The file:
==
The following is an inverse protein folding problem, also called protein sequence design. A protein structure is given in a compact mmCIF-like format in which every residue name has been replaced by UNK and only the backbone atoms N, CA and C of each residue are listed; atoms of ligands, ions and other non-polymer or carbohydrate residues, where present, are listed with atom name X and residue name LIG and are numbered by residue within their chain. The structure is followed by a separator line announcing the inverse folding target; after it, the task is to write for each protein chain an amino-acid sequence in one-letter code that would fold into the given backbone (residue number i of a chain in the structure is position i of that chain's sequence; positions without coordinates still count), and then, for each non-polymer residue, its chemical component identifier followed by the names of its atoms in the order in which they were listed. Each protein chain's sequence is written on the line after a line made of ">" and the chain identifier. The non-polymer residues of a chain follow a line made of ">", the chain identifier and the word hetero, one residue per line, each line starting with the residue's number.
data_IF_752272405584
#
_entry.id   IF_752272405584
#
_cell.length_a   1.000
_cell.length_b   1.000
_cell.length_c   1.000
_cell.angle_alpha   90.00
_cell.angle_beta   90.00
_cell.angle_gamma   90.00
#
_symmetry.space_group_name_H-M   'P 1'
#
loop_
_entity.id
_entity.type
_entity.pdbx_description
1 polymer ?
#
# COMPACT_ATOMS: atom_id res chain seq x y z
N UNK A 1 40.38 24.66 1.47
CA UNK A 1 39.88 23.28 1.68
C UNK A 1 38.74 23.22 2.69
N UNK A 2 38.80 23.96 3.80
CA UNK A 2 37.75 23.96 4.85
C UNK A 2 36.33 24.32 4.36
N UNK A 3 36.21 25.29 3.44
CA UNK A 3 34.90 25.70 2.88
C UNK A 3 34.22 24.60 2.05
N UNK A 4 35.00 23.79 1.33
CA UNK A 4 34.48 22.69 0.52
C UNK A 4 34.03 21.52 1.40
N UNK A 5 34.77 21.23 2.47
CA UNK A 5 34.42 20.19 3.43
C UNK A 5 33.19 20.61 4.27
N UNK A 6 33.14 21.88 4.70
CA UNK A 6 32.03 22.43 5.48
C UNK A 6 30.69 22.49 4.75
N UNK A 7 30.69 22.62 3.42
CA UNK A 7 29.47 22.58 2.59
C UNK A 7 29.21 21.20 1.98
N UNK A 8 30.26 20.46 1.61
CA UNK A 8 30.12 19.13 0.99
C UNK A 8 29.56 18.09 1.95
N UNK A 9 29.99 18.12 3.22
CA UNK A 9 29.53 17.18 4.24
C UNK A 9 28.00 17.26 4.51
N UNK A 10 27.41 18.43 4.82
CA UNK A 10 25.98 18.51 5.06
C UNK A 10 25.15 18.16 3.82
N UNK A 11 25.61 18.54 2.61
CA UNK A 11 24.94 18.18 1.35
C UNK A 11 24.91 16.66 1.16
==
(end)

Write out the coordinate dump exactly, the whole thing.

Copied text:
The following is an inverse protein folding problem, also called protein sequence design. A protein structure is given in a compact mmCIF-like format in which every residue name has been replaced by UNK and only the backbone atoms N, CA and C of each residue are listed; atoms of ligands, ions and other non-polymer or carbohydrate residues, where present, are listed with atom name X and residue name LIG and are numbered by residue within their chain. The structure is followed by a separator line announcing the inverse folding target; after it, the task is to write for each protein chain an amino-acid sequence in one-letter code that would fold into the given backbone (residue number i of a chain in the structure is position i of that chain's sequence; positions without coordinates still count), and then, for each non-polymer residue, its chemical component identifier followed by the names of its atoms in the order in which they were listed. Each protein chain's sequence is written on the line after a line made of ">" and the chain identifier. The non-polymer residues of a chain follow a line made of ">", the chain identifier and the word hetero, one residue per line, each line starting with the residue's number.
data_IF_752272405584
#
_entry.id   IF_752272405584
#
_cell.length_a   1.000
_cell.length_b   1.000
_cell.length_c   1.000
_cell.angle_alpha   90.00
_cell.angle_beta   90.00
_cell.angle_gamma   90.00
#
_symmetry.space_group_name_H-M   'P 1'
#
loop_
_entity.id
_entity.type
_entity.pdbx_description
1 polymer ?
#
# COMPACT_ATOMS: atom_id res chain seq x y z
N UNK A 1 40.38 24.66 1.47
CA UNK A 1 39.88 23.28 1.68
C UNK A 1 38.74 23.22 2.69
N UNK A 2 38.80 23.96 3.80
CA UNK A 2 37.75 23.96 4.85
C UNK A 2 36.33 24.32 4.36
N UNK A 3 36.21 25.29 3.44
CA UNK A 3 34.90 25.70 2.88
C UNK A 3 34.22 24.60 2.05
N UNK A 4 35.00 23.79 1.33
CA UNK A 4 34.48 22.69 0.52
C UNK A 4 34.03 21.52 1.40
N UNK A 5 34.77 21.23 2.47
CA UNK A 5 34.42 20.19 3.43
C UNK A 5 33.19 20.61 4.27
N UNK A 6 33.14 21.88 4.70
CA UNK A 6 32.03 22.43 5.48
C UNK A 6 30.69 22.49 4.75
N UNK A 7 30.69 22.62 3.42
CA UNK A 7 29.47 22.58 2.59
C UNK A 7 29.21 21.20 1.98
N UNK A 8 30.26 20.46 1.61
CA UNK A 8 30.12 19.13 0.99
C UNK A 8 29.56 18.09 1.95
N UNK A 9 29.99 18.12 3.22
CA UNK A 9 29.53 17.18 4.24
C UNK A 9 28.00 17.26 4.51
N UNK A 10 27.41 18.43 4.82
CA UNK A 10 25.98 18.51 5.06
C UNK A 10 25.15 18.16 3.82
N UNK A 11 25.61 18.54 2.61
CA UNK A 11 24.94 18.18 1.35
C UNK A 11 24.91 16.66 1.16